Over the years, with more experience slowly gained, I’ve started to refine my audio collection. I realise I have a privileged position because as a reviewer, I often get to try before I eventually buy (through my reviews). And I do buy the gear I intend to keep for myself – it is only fair after all.
Up until now that has involved buying my iFi stack (iUSB, iTube and iDSD), and my current main headphones and earphones (including the HD800S, HD600 and Möbius among quite a few others). It is with the earphones (IEMs) I’ve managed to come close, but have never quite reached the “nirvana” I’ve been looking for. Earsonics is an extremely well known French audio company who specialises in in-ear monitors, and I’ve had the chance recently to review their ES2 and ES3 IEM’s, and came away suitably impressed by both.
Max Capgras approached me again and asked if I’d like to review another of their line-up. I suggested my tastes were more to the flat than coloured side of things, and he suggested the ES5. Other reviews I’ve seen of this monitor have been very good – would it fill my own personal preferences? Lets take a look together at Earsonic’s ES5 5 BA monitor, and see how it stacks up.
Earsonics was formed in 2004, and are located in France. From their own website, they describe themselves as:
French designer and manufacturer of a range of in-ear-monitors tailored and universal for musicians, sound engineers and audiophiles demanding.
And they further expand by saying:
Provide quality, high fidelity audio listening. Respecting the spectral balance and musicality.
Musical sound around listening .
I know that their earliest commercial model seems to be the original SM line, and includes the SM2, SM3, SM64. From there they have branched out into both custom monitors and also universals including the EM series (Pro and Audiophile), ES series as well as some specially named monitors such as the Grace and Velvet.
But perhaps the quote that gives you the best idea of what Earsonics is all about comes from their CEO (Franck Lopez)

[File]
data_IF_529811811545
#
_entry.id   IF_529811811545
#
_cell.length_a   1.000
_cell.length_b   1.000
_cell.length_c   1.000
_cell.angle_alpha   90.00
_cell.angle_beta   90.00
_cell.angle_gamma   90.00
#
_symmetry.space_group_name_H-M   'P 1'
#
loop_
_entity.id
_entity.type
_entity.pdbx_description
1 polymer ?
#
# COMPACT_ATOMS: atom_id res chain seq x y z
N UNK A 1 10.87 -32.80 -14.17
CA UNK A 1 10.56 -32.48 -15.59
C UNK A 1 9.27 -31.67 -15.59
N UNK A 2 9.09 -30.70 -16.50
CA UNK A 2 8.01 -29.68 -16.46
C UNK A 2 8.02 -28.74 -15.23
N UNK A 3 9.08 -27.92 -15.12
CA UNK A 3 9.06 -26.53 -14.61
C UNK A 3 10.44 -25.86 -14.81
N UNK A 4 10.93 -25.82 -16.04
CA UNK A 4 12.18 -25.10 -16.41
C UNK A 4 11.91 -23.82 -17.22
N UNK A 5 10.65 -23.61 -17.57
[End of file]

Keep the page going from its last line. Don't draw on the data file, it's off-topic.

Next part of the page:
In a field dictated by the data sheet and the race for pure performance, we ended up forgetting the essential – what drives you to start a desire to acquire the best, for the sole purpose of creating this emotion that overwhelms you and makes you forget everything else.
Our headphones are developed in this direction, create EMOTION …
I can definitely relate to this thinking.
The Earsonics ES5 IEM that I’m reviewing today was provided to me freely as a review sample. Max has asked me to keep it for my personal use, or for follow up comparisons, and I thank them for this. The retail price at time of review is Eur 950.
If you haven’t read any of my reviews, I suggest starting here, as it will give you an insight into my known preferences and bias.
For the purposes of this review – I’ve used the ES5 straight from the headphone-out socket of many of my portables, but predominantly the FiiO X7ii, X5iii, M9, and my iPhone. I have tested them both amped (Q1ii, Q5, XRK-NHB, and E17K), and straight out of the DAPs listed.
In the time I have spent with the Earsonics ES5, I have noticed no change to the overall sonic presentation (break-in). This is a purely subjective review – my gear, my ears, and my experience. Please take it all with a grain of salt – especially if it does not match your own experience.
The Earsonics ES5 arrived in a 165 x 225 x 45mm “book style” box with grey retail sleeve. The outer sleeve is simple with just the ES5 logo on the front and specifications on the rear. The inner box is quite classy – matte black with 2 circular windows showing the ES5 monitors and a pull-out drawer revealing the accessories.
The total accessory package includes:
- A pair of Earsonics ES5 IEMs
- A 3.5 mm single ended to 2 pin earphone cable
- 2 pairs of foam tips
- 2 pairs of silicone single flange tips
- 2 pairs of silicone dual flange tips
- A large zippered carrying pouch (approx 120 x 85 x 30mm)
- A cleaning tool
- A 3.5mm to 6.3,, adaptor
- A user guide (French)
- 2 packets of cleaning towelettes
THE TECHNICAL SPECIFICATION
|Model||Earsonics ES5 (Music series)|
|Approx price||$950 Eur|
|Type||5 Balanced Armatures per side|
|Driver Config||1 x Low, 2 x Mid, 2 x High with three way crossover|
|Freq Range||10Hz – 20kHz|
|Cable Type||120 cm copper core with twisted TPU sheath|
|Cable Jack||3.5mm gold plated, right angled|
|Cable Connectors||Standard 2 pin|
|Weight||19g with incl cable and Shore “Olive” large tips|
|IEM shell||2 piece molded EVS Acrylic|
The graphs I use are generated using the Vibro Veritas coupler and ARTA software. Ken Ball (ALO/Campfire) graciously provided me with measurement data which I have used to recalibrate my Veritas so that it mimics an IEC 711 measurement standard (Ken uses two separate BK ear simulators, we measured the same set of IEMs, and I built my calibration curve from shared data). I do not claim that this data is 100% accurate, but it is very consistent, and is as close as I can get to the IEC 711 standard on my budget. I suspect it is slightly down at around 9-10 kHz, but seems reasonably accurate through the rest of the spectrum.